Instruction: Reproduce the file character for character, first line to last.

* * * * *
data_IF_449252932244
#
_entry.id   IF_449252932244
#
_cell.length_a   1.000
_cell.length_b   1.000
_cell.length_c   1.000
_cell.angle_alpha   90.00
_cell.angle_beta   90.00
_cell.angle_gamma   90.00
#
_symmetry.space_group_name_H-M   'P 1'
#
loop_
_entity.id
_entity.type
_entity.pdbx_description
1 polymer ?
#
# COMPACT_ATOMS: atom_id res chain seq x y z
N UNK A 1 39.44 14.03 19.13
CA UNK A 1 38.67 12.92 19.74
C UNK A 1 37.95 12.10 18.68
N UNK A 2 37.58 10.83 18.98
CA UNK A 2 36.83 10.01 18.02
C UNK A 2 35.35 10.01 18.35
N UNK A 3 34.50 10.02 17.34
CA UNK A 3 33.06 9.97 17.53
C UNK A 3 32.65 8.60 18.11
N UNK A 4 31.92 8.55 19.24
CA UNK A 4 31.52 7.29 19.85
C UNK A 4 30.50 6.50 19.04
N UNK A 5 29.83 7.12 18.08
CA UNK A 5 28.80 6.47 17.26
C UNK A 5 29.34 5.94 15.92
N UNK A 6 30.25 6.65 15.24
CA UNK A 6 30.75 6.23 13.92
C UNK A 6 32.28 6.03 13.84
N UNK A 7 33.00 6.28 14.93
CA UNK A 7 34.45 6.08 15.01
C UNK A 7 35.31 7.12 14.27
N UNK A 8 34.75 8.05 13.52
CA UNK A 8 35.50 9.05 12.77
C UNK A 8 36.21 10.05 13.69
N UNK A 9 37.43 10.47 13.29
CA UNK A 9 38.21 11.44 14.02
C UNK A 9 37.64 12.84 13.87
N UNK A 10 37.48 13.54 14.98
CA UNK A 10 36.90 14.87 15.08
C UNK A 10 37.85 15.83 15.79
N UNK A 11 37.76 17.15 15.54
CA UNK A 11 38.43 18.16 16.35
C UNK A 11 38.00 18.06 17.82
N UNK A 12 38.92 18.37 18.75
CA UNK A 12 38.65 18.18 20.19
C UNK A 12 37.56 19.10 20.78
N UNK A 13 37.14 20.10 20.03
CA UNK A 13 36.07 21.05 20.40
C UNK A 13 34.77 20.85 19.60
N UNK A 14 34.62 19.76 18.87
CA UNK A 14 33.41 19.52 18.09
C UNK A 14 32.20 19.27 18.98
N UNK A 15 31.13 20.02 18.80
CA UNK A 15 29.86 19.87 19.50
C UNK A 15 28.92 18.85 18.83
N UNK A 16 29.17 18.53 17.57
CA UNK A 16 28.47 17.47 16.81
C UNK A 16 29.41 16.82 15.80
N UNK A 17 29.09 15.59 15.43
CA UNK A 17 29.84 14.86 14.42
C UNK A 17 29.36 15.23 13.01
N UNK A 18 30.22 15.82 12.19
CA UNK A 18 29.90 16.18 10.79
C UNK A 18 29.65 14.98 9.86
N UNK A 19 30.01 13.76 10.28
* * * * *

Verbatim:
data_IF_449252932244
#
_entry.id   IF_449252932244
#
_cell.length_a   1.000
_cell.length_b   1.000
_cell.length_c   1.000
_cell.angle_alpha   90.00
_cell.angle_beta   90.00
_cell.angle_gamma   90.00
#
_symmetry.space_group_name_H-M   'P 1'
#
loop_
_entity.id
_entity.type
_entity.pdbx_description
1 polymer ?
#
# COMPACT_ATOMS: atom_id res chain seq x y z
N UNK A 1 39.44 14.03 19.13
CA UNK A 1 38.67 12.92 19.74
C UNK A 1 37.95 12.10 18.68
N UNK A 2 37.58 10.83 18.98
CA UNK A 2 36.83 10.01 18.02
C UNK A 2 35.35 10.01 18.35
N UNK A 3 34.50 10.02 17.34
CA UNK A 3 33.06 9.97 17.53
C UNK A 3 32.65 8.60 18.11
N UNK A 4 31.92 8.55 19.24
CA UNK A 4 31.52 7.29 19.85
C UNK A 4 30.50 6.50 19.04
N UNK A 5 29.83 7.12 18.08
CA UNK A 5 28.80 6.47 17.26
C UNK A 5 29.34 5.94 15.92
N UNK A 6 30.25 6.65 15.24
CA UNK A 6 30.75 6.23 13.92
C UNK A 6 32.28 6.03 13.84
N UNK A 7 33.00 6.28 14.93
CA UNK A 7 34.45 6.08 15.01
C UNK A 7 35.31 7.12 14.27
N UNK A 8 34.75 8.05 13.52
CA UNK A 8 35.50 9.05 12.77
C UNK A 8 36.21 10.05 13.69
N UNK A 9 37.43 10.47 13.29
CA UNK A 9 38.21 11.44 14.02
C UNK A 9 37.64 12.84 13.87
N UNK A 10 37.48 13.54 14.98
CA UNK A 10 36.90 14.87 15.08
C UNK A 10 37.85 15.83 15.79
N UNK A 11 37.76 17.15 15.54
CA UNK A 11 38.43 18.16 16.35
C UNK A 11 38.00 18.06 17.82
N UNK A 12 38.92 18.37 18.75
CA UNK A 12 38.65 18.18 20.19
C UNK A 12 37.56 19.10 20.78
N UNK A 13 37.14 20.10 20.03
CA UNK A 13 36.07 21.05 20.40
C UNK A 13 34.77 20.85 19.60
N UNK A 14 34.62 19.76 18.87
CA UNK A 14 33.41 19.52 18.09
C UNK A 14 32.20 19.27 18.98
N UNK A 15 31.13 20.02 18.80
CA UNK A 15 29.86 19.87 19.50
C UNK A 15 28.92 18.85 18.83
N UNK A 16 29.17 18.53 17.57
CA UNK A 16 28.47 17.47 16.81
C UNK A 16 29.41 16.82 15.80
N UNK A 17 29.09 15.59 15.43
CA UNK A 17 29.84 14.86 14.42
C UNK A 17 29.36 15.23 13.01
N UNK A 18 30.22 15.82 12.19
CA UNK A 18 29.90 16.18 10.79
C UNK A 18 29.65 14.98 9.86
N UNK A 19 30.01 13.76 10.28